In the grand, 21st-century tradition of Gravity, Interstellar, The Martian, and First Man comes another tale of an A-lister shot into space with a massive budget both in-story and in reality. Honorable mention goes to Duncan Jones’ Moon, which had to make do with a fraction of the cash but was more relatable than at least two of those tentpoles.
In part one of our three-part miniseries, I reminisced about my least favorite theatrical experiences of 2012, works that other viewers may have liked a lot more than I did. Part two, then, is a veritable middle-ground parade — movies that weren’t a waste of my time, some even eligible for eventual addition to my library, but were a few steps removed from instant-classic status according to my recondite guidelines.
The countdown advances:
15. The Bourne Legacy. The way my mental math works out, this section of my list contains this year’s zestiest popcorn flicks — action yarns that propelled me along despite nagging storytelling flaws. Jeremy Renner’s two-hour overseas vacation video neatly fits that slot. Though the extended chases pale before the emotional stakes and the intricate cat-and-mouse games of the second and third Bourne chapters, Renner is fun to cheer on anyway as a plainspoken everyman upgraded to an outnumbered battle machine. In that sense it’s the spy-genre equivalent of a Rocky movie, albeit without a satisfying Ivan Drago analogue.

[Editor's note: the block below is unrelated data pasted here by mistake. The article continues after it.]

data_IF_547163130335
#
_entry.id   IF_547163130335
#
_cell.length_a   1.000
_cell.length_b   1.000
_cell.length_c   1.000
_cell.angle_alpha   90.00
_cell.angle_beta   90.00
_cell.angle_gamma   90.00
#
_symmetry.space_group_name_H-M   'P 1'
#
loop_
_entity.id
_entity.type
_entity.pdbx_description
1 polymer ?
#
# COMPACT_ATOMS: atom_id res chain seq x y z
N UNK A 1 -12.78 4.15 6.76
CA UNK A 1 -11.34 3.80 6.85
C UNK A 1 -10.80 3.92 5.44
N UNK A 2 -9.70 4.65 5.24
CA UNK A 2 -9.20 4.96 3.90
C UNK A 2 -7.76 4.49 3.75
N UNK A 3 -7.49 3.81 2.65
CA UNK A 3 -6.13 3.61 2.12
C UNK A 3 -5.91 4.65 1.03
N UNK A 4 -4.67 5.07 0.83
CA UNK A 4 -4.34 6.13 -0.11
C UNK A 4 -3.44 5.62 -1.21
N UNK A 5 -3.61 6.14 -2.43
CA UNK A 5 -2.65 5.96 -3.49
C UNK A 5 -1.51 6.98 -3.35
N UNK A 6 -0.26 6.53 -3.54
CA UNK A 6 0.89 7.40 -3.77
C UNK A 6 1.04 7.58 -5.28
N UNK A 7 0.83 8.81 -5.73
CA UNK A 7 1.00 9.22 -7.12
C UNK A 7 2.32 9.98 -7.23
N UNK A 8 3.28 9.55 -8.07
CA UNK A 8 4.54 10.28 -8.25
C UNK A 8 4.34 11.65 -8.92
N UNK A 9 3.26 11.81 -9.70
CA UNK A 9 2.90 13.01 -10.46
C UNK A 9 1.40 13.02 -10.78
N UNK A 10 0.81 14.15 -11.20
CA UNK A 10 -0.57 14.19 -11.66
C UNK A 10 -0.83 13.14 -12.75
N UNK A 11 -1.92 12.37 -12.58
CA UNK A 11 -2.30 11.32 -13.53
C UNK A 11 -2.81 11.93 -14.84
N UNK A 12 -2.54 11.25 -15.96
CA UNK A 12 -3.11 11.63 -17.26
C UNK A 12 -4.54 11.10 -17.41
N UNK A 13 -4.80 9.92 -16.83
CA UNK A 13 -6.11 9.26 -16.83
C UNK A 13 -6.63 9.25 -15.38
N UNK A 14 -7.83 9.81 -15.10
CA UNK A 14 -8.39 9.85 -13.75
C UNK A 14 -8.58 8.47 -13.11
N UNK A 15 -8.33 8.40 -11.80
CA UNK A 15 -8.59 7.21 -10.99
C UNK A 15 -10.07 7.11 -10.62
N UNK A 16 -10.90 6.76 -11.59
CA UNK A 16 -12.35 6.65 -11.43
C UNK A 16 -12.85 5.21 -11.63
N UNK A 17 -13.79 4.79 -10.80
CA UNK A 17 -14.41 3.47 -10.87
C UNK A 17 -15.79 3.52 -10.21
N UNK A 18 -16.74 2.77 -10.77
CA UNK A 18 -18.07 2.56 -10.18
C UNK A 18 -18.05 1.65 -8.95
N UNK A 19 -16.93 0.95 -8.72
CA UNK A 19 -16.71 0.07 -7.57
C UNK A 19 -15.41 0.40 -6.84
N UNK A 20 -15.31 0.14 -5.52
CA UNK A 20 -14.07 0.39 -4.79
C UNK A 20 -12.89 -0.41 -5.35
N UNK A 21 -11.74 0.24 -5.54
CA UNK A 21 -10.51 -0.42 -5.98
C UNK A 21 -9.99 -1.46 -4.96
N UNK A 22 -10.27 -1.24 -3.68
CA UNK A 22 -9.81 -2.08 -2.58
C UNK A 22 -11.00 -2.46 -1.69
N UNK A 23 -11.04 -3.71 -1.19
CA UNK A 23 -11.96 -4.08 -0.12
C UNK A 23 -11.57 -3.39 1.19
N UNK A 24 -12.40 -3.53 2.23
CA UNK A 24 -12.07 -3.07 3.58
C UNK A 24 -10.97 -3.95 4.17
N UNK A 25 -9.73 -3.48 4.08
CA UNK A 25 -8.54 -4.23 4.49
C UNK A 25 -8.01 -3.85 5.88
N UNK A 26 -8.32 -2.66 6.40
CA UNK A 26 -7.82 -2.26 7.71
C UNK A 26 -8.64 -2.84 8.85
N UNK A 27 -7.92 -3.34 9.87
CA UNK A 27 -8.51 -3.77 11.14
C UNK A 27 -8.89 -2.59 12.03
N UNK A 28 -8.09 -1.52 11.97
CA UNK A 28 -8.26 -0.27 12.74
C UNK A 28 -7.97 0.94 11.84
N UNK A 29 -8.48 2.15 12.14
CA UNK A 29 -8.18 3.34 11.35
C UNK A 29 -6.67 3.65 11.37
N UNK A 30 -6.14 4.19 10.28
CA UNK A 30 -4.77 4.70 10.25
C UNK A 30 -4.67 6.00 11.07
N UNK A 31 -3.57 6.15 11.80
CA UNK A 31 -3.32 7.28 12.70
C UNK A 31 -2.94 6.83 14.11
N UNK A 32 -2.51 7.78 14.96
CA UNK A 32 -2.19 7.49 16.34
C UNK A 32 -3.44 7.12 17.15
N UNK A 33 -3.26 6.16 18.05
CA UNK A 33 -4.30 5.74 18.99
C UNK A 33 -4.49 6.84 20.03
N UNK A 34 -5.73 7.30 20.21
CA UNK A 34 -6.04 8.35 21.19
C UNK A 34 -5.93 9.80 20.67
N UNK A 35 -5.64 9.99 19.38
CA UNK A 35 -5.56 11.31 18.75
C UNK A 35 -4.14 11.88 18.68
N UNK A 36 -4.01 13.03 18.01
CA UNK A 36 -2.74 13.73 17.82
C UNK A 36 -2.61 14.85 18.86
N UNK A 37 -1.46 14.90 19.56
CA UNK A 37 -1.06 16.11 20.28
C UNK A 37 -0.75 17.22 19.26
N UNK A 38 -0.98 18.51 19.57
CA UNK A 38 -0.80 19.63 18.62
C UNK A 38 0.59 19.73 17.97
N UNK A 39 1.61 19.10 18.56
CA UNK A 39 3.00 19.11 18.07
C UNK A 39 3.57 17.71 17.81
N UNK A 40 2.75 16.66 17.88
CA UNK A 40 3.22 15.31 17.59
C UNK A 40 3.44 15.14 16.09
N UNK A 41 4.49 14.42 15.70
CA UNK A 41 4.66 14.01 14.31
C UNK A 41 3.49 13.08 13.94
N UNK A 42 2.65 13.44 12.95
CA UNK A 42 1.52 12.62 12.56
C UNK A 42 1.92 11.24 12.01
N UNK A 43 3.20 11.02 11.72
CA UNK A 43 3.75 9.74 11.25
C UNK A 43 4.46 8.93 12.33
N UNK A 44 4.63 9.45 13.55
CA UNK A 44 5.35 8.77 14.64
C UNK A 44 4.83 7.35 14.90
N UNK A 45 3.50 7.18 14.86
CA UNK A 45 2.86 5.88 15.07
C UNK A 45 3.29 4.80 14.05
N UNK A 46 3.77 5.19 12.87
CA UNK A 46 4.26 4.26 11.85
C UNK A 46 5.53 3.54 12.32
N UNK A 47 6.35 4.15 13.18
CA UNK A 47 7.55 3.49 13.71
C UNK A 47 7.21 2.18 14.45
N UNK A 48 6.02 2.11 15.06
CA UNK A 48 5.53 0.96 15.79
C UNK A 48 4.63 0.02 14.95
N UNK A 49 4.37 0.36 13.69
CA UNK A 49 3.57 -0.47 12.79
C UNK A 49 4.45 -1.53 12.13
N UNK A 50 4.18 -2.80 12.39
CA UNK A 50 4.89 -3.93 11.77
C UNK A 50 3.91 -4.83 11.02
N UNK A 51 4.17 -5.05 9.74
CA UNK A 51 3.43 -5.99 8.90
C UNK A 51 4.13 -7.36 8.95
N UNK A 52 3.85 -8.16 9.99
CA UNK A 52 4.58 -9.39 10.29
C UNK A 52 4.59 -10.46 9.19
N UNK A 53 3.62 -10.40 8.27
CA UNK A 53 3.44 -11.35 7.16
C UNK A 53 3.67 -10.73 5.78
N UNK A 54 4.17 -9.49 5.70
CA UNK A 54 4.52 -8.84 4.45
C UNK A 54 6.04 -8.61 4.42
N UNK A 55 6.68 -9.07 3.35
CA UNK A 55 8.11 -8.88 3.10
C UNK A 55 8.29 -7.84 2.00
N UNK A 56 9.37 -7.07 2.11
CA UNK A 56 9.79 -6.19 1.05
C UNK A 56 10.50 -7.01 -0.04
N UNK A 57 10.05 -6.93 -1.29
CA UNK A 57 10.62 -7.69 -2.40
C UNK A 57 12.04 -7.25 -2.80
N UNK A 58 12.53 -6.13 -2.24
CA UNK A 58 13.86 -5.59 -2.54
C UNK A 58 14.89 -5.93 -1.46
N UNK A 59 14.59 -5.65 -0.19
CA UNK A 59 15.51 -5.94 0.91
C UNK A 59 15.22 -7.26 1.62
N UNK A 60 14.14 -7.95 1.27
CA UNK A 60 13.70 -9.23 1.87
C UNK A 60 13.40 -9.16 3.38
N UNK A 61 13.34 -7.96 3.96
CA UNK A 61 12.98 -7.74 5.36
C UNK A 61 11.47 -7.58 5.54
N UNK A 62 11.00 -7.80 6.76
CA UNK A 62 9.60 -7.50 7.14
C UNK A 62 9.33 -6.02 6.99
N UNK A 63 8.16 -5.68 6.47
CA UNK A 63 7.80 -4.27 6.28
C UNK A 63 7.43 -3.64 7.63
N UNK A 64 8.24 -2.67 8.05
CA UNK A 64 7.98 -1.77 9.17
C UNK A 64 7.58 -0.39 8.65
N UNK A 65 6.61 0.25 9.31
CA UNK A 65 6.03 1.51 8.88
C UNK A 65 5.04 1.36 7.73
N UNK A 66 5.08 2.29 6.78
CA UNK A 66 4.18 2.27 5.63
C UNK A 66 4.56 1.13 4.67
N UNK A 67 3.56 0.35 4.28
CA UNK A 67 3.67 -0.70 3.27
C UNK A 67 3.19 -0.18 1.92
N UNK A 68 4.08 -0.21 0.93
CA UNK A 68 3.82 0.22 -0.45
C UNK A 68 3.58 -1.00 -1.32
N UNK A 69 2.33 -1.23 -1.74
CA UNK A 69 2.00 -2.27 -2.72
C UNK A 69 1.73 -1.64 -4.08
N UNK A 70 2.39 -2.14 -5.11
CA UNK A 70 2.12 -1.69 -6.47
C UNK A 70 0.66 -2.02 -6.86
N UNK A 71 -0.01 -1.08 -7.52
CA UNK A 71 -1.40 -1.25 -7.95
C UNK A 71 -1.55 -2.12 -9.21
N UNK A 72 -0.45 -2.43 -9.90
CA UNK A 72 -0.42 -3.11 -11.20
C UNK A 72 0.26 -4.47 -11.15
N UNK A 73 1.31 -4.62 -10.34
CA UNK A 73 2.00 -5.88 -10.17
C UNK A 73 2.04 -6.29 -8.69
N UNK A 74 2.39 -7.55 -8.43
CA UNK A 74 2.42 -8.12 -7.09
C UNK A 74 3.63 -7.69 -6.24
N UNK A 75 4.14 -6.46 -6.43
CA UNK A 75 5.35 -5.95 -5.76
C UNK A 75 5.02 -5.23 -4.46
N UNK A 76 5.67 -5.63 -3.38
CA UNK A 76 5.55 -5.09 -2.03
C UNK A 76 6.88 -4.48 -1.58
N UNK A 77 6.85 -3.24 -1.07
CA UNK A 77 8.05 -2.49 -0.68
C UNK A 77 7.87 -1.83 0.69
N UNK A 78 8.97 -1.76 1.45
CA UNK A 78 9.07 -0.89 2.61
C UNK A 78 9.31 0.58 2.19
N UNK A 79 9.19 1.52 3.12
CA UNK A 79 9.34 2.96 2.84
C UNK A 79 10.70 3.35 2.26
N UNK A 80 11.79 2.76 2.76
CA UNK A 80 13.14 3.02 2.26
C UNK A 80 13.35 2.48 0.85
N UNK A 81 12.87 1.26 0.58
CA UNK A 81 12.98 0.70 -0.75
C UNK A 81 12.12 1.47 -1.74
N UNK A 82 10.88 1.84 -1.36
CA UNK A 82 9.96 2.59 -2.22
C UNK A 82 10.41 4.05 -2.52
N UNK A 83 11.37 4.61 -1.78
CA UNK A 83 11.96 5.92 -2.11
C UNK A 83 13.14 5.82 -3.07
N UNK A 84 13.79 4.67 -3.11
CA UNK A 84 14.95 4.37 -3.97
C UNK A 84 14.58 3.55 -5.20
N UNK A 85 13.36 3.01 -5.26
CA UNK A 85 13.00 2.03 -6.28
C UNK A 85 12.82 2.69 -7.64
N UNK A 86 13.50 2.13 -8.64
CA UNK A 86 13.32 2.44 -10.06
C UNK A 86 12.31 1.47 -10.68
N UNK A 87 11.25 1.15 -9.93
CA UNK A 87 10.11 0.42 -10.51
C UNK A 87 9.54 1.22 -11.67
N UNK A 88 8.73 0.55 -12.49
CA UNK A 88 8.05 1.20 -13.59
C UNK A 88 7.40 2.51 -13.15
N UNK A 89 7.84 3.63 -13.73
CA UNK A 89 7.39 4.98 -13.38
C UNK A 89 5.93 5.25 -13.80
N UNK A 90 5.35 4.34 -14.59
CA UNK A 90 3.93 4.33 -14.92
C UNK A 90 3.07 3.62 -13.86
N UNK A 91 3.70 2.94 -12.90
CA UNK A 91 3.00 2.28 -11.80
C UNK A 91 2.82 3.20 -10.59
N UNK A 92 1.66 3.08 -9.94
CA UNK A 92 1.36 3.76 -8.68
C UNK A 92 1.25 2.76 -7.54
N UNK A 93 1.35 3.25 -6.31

Despite a few dissidents who wished for something more, Stephen Spielberg’s new film Lincoln has received a host of rave reviews and much name-checking in articles about Academy Award predictions. The film aims to operate numerous levels, which may or may not work depending on what set of preconceptions and expectations you hope to see fulfilled:
* Historical drama: Based on the nonfiction book Team of Rivals: The Political Genius of Abraham Lincoln by Doris Kearns Goodwin, the script by Pulitzer Prize winner Tony Kushner (Angels in America) is a meticulous chronology of January-April 1865, when our beleaguered sixteenth President sought to end the Civil War and legislate abolition, but struggled through his negotiations with Congress to ensure that each occurred in the correct order, lest one set of dominoes send the other sprawling into chaos. Dozens of historical figures vie for screen time and take turns having their shared moment with either Lincoln or his henchmen. The result is a lot of nineteenth-century trivia compacted into a series of staged conversations, some of which are drier than others. Chances are, though, very few viewers will be able to say they’ve heard all of this before.